• In many cases, they resort to self-harm due an attempt to understand their strange disorder. As a matter of fact, some are simply attempting to find a threshold where they can actually finally feel something.
  • The authors of this study mention that some sufferers emit inappropriate responses to risky situations. For example, they might laugh when they put their hand in a fire.
  • It’s important to note that pain asymbolia is often accompanied by other disorders, problems, or alterations. For instance, neurological deficits such as aphasias and apraxias or language disorders, or hemiparesis (loss of motor power on one side of the body due to brain injury) are common.
Brain with a green background representing the Asymbolism of pain

The origins of asymbolia

As we’ve seen, pain asymbolia manifests itself alongside multiple neurological deficits. These involve those relating to anomalies in the body schema, perception problems, and pain awareness. Furthermore, agnosic defects and subtle personality alterations are observed.

However, what determines this complex clinical reality?

  • Until not long ago it was thought that the reason could be a lesion of the left lower parietal lobe.
  • The Scandinavian magazine on care sciences published an interesting work in 2017. They considered that the disorder could originate inside the insula. This is the deep brain structure in which the temporal, parietal, and frontal lobes converge.
  • This region isn’t only related to pain processing. It’s also key in emotional recognition and expression. Today, for example, it’s been seen that many people who suffer from borderline personality disorder also show small alterations in this structure.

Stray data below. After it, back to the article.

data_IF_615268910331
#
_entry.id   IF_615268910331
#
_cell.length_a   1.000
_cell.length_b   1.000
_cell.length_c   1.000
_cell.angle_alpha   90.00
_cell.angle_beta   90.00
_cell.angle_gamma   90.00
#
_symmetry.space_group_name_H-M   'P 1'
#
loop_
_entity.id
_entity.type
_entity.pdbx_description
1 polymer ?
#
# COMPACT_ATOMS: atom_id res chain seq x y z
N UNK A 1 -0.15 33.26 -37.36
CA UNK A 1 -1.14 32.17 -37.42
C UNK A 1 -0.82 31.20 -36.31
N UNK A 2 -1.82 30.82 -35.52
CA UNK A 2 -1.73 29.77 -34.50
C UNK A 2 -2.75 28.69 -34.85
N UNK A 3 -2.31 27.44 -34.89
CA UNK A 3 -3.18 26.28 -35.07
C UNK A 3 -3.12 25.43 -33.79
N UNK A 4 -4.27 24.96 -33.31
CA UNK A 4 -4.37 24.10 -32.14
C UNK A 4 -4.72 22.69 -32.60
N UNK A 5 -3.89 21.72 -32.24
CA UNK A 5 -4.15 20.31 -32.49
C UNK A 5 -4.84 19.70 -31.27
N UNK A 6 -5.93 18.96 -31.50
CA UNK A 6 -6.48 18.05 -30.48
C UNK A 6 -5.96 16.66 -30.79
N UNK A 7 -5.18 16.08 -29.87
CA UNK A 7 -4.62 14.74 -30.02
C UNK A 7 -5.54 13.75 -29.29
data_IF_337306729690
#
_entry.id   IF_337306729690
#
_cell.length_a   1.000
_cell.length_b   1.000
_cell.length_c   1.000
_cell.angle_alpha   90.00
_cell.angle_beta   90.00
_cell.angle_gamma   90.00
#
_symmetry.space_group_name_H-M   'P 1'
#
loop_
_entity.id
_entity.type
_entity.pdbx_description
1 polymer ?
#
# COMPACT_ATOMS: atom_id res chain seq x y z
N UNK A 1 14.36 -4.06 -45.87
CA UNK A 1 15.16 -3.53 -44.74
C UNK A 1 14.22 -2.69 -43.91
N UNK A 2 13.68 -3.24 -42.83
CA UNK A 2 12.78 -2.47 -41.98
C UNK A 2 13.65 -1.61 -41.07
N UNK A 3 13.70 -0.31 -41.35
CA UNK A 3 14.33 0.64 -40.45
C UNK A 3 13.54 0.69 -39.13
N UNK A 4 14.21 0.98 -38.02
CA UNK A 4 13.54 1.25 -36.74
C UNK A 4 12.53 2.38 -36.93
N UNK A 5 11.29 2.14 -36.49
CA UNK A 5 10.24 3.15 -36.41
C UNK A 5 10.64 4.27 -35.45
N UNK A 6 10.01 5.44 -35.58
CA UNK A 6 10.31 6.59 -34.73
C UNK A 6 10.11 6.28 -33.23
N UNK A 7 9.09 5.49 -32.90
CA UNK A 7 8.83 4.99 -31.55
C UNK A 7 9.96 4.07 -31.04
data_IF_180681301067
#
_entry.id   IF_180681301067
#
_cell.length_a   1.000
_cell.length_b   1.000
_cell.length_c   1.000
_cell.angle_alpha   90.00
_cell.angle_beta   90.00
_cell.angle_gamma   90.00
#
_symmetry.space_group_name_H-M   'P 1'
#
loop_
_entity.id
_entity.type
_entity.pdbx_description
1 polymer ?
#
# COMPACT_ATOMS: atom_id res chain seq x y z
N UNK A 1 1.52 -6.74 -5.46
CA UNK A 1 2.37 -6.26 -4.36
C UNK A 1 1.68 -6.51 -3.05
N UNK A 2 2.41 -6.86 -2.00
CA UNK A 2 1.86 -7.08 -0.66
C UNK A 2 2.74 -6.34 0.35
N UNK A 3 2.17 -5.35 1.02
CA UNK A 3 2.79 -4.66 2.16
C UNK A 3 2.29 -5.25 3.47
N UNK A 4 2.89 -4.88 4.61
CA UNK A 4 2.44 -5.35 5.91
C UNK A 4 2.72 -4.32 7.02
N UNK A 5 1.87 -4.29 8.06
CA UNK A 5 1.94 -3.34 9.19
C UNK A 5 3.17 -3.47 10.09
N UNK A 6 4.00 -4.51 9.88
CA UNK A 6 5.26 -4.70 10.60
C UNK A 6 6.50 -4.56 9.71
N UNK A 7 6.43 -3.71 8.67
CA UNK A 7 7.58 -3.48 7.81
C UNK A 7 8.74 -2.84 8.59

• In addition, patients with pain asymbolia also show deficits in the activity of the amygdala. This is another region that not only regulates emotional aspects, but fear as well.

To conclude, there’s one more aspect that should be noted. In reality, pain asymbolia is just one more symptom of other complex problems that these patients usually exhibit. In fact, not feeling pain is always an obvious manifestation of the fact that there’s a latent neurological alteration…

All cited sources were thoroughly reviewed by our team to ensure their quality, reliability, currency, and validity. The bibliography of this article was considered reliable and of academic or scientific accuracy.

  • Merskey, H., & Spear, F. G. (1967). The concept of pain. Journal of Psychosomatic Research, 11(1), 59-67
  • Pantoula, Eleonora & Bscpsych, & Damigos, Dimitrios & Poulou, Aikaterini & Gouva, Mary. (2017). Original Article ”Symbolism of Pain: An Alternative Approach to Pain Means between Patients and Healthy Individuals”. Scandinavian Journal of Caring Sciences. 10. 1-153.
  • Pilowsky, I., & Spence, N. D. (1976). Pain, anger and illness behaviour. Journal of psychosomatic research, 20(5), 411-416.
  • Kim, S.Y., Kim, Y.Y. (2012). Mirror therapy for phantom limb pain. The Korean journal of pain.
  • Schilder, P., Stengel, E. (1931). Asymbolia for pain. Archives of Neurology & Psychiatry.

This text is provided for informational purposes only and does not replace consultation with a professional. If in doubt, consult your specialist.